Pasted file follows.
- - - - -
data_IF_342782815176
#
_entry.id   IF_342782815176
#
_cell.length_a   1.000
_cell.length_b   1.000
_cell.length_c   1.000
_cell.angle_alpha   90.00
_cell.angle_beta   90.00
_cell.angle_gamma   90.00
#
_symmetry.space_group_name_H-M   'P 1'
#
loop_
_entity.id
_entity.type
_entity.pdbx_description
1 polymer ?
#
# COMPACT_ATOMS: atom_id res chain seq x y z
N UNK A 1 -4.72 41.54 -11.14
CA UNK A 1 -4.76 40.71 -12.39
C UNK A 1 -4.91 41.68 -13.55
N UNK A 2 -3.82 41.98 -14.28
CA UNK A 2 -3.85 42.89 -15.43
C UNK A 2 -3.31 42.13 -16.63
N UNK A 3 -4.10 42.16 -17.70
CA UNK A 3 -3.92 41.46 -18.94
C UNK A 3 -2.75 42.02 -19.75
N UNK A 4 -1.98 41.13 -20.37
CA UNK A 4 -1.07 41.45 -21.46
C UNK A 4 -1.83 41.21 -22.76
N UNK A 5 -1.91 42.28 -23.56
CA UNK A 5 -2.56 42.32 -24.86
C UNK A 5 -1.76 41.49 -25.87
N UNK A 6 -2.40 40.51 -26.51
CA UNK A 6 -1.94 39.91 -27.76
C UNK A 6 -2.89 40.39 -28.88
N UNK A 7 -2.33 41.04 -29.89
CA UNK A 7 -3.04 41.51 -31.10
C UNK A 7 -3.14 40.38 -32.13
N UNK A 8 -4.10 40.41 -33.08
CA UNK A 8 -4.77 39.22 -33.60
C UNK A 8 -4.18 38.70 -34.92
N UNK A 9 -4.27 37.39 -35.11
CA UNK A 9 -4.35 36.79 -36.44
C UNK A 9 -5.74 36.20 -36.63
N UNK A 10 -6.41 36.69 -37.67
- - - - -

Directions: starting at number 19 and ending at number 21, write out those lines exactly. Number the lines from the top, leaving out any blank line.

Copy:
#
# COMPACT_ATOMS: atom_id res chain seq x y z
N UNK A 1 -4.72 41.54 -11.14